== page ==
"DNA is the state of the art, and it's a sword that cuts both ways," said Sen. Stephen Saland, a Republican who last year sponsored a bill to expand the database.

According to the state Division of Criminal Justice Services, the database holds more than 445,000 DNA samples and has aided in more than 13,000 investigations.

Misdemeanors excluded from the database include "numerous crimes that are often precursors to violent offenses," Cuomo said Wednesday in his annual State of the State Address. Under current law, 46 percent of convicts are required to submit their DNA.

Critics including civil rights groups and state legislators say policymakers have been blinded by "the CSI effect," as it is called by Robert Perry, legislative director for the New York Civil Liberties Union.

He said people falsely believe DNA technology is infallible, due in part to its depiction in movies and television shows such as the popular CBS series "CSI," short for crime scene investigator.

"To have your sample included in the database means you're under surveillance 24/7," Perry said. "If your DNA ends up matching DNA at a crime scene, you now become subject to criminal suspicion, but there are plenty of innocent reasons for folks' DNA to turn up at a crime scene."

DNA evidence is given great weight by police investigators and prosecutors, Perry said, meaning they may often overlook traditional police work that points to a different suspect.

Lawmakers who support the expansion had little sympathy for New York's fortune-tellers and graffiti artists.

"Regardless of the nature of the crime," said Assemblyman Joseph Lentol, a Democrat who has pushed for years to reform the way the database is used, "sometimes you will get a hit that solves a really heinous crime."

So, now even being a fortune teller is considered a misdemeanor? There's an entire town in Florida where only supposed psychics and fortune tellers live. I guess if they were in NY, they'd all be arrested and their DNA taken? Maybe if you're a real psychic, you have different DNA?

Where DNA has solved crimes, I still feel that this is an invasion of privacy and it's not infallible as stated in the article. I think the way they collect and use it today is just fine. If someone's a suspect, you take them in, swab their cheek, question them a bit, tell them not to leave town, and await the results. I guess this is too time consuming.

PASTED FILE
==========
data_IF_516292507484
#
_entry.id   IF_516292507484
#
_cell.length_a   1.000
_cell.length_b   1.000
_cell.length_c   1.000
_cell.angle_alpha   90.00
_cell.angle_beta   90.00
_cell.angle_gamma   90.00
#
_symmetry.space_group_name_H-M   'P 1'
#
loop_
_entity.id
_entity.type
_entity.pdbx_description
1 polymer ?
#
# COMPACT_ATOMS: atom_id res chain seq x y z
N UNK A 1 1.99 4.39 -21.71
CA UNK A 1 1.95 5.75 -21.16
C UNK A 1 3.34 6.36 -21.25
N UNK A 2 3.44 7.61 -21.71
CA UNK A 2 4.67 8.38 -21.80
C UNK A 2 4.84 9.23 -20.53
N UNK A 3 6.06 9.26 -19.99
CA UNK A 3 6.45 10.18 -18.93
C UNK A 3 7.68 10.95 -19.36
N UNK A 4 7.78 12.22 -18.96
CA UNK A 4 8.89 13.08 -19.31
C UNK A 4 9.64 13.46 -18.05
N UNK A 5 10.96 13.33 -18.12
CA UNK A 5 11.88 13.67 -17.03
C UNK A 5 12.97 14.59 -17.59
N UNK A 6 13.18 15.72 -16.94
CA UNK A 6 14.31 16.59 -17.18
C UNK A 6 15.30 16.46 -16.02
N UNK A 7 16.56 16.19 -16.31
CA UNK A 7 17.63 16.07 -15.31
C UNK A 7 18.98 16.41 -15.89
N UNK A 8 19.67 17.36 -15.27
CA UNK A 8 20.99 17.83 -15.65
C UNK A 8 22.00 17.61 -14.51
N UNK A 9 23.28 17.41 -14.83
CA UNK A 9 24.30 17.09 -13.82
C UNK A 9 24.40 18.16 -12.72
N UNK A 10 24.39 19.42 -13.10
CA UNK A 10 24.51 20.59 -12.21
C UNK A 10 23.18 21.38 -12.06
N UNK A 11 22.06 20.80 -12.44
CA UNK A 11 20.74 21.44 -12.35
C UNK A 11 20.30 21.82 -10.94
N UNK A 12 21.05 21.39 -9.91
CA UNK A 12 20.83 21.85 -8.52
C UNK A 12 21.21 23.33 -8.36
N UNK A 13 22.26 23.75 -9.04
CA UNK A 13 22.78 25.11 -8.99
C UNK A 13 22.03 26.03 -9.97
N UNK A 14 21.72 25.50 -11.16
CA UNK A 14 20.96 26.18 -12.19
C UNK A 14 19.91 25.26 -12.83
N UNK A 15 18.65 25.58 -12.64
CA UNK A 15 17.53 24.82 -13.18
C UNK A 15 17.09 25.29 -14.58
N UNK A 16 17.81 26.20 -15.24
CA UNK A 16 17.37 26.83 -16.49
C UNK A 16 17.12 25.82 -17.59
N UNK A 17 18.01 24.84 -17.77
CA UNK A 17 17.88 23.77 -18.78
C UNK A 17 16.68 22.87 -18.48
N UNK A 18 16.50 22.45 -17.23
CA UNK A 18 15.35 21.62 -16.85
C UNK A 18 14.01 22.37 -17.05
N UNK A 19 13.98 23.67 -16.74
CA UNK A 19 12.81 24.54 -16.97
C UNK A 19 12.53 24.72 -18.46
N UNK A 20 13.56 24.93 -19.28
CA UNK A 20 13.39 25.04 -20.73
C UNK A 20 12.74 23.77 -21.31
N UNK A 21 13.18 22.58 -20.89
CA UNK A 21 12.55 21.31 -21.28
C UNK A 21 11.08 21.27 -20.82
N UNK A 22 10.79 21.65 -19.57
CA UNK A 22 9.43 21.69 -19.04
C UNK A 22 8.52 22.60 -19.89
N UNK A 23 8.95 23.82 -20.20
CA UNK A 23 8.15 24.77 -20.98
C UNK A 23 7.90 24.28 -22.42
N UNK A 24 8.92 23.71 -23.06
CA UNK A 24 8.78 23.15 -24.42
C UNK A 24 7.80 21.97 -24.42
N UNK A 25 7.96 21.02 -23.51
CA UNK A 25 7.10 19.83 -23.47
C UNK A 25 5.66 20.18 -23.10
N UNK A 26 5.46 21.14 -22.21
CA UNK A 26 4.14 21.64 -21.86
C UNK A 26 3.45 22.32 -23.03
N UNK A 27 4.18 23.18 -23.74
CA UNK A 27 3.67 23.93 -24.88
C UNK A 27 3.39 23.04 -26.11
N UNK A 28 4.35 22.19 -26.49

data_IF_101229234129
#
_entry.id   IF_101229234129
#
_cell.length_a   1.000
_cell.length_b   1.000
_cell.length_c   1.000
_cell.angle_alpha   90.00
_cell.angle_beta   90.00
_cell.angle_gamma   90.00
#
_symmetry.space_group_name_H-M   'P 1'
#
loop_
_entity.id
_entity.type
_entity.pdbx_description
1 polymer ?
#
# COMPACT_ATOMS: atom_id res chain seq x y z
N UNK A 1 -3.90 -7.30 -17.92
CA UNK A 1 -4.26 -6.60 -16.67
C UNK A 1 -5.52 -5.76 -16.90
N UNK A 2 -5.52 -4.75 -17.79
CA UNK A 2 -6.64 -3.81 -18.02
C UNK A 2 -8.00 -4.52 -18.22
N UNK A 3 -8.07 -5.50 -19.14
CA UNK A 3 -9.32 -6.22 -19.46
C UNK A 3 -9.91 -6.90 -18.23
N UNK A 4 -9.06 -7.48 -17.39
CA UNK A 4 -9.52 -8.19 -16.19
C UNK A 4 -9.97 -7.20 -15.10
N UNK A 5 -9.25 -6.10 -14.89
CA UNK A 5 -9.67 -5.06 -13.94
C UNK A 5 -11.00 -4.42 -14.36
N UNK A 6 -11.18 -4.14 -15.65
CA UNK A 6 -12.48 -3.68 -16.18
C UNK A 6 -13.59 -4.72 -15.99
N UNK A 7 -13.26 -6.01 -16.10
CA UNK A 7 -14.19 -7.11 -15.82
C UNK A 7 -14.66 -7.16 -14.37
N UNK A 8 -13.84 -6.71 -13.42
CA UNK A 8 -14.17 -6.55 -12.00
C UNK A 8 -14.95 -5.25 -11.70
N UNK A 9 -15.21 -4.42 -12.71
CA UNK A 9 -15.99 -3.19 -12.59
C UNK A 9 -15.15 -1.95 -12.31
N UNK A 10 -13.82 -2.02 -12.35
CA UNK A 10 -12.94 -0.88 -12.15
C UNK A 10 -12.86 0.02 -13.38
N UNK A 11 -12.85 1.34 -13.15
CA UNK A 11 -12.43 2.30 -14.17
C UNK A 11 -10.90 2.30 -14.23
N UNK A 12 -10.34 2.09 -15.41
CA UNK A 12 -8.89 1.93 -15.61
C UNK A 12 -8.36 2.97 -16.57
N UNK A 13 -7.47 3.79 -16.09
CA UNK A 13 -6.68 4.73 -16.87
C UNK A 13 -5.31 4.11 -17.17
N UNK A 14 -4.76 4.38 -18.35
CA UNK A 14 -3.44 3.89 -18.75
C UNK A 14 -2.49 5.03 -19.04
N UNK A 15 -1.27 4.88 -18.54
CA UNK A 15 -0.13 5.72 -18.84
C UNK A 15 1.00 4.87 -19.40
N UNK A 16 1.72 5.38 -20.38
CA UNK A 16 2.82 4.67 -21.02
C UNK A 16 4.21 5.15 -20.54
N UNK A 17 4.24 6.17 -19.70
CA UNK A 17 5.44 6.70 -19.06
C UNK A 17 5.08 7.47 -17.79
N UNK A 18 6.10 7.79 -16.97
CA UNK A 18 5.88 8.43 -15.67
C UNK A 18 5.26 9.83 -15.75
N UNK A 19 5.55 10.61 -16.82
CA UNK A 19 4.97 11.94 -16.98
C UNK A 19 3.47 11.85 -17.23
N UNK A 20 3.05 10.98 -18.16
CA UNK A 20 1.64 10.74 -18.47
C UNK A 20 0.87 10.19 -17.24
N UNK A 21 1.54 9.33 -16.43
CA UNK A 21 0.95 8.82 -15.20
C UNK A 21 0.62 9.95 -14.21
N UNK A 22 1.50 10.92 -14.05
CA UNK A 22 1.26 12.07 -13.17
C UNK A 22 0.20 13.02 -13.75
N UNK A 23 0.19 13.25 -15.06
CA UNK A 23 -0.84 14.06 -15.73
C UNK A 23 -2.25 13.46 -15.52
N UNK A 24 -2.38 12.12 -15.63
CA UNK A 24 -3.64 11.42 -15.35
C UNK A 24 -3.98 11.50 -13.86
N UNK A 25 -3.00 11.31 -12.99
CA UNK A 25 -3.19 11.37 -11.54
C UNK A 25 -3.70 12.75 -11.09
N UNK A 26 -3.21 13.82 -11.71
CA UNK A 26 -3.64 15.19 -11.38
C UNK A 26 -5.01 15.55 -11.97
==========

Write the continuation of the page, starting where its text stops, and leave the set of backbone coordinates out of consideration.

At least with this article, we are now seeing the full extent of who this is going to affect. I'm guessing that several graffiti artists are under the age of 18, so should I assume that they will also have their DNA taken and registered?

Not to mention the scariest sentence in the article: "To have your sample included in the database means you're under surveillance 24/7." Wrong. Just plain wrong. Police certainly have better things to do, so will these folks have an unmanned drone following them? The cameras will be programmed to alert the viewer that a DNA registered person just entered the city park?

In my opinion, this is going way too far. Here we are in a society that claims that prison rehabilitates, but this system is clearly set up under the idea that people don't change and are always and forever capable of committing a more heinous crime. After all, we all know that graffiti artists grow up to be arsonists and murderers, right?

posted on Jan, 6 2012 @ 08:23 AM

Originally posted by boymonkey74
They do this in the UK but only if you are charged and then if you not convicted of any crime the police must destroy the samples.
I am not sure about it tbh, yes it can help catch people who do lots of crime but my question is how easy would it be to stitch someone up with dna evidence?

DNA samples from arrested citizens forcibly taken by police in England and Wales are kept permanently, even if there are no charges brought.
Please follow link for more info:

Since April 2004, the police in England and Wales have been able to take DNA samples without consent from anyone arrested on suspicion of any recordable offence. The law in Northern Ireland is the same but has not yet been fully implemented. Recordable offences include begging, being drunk and disorderly and taking part in an illegal demonstration. Both DNA profiles (the string of numbers used for identification purposes) and DNA samples (which contain unlimited genetic information), are kept permanently, even if the person arrested is never charged or is acquitted. A massive expansion in the number of individuals on the Database has not led to any noticable increase in the likelihood of identifying a suspect. GeneWatch believes the current practices are wrong and has a number of concerns about the governance of the database.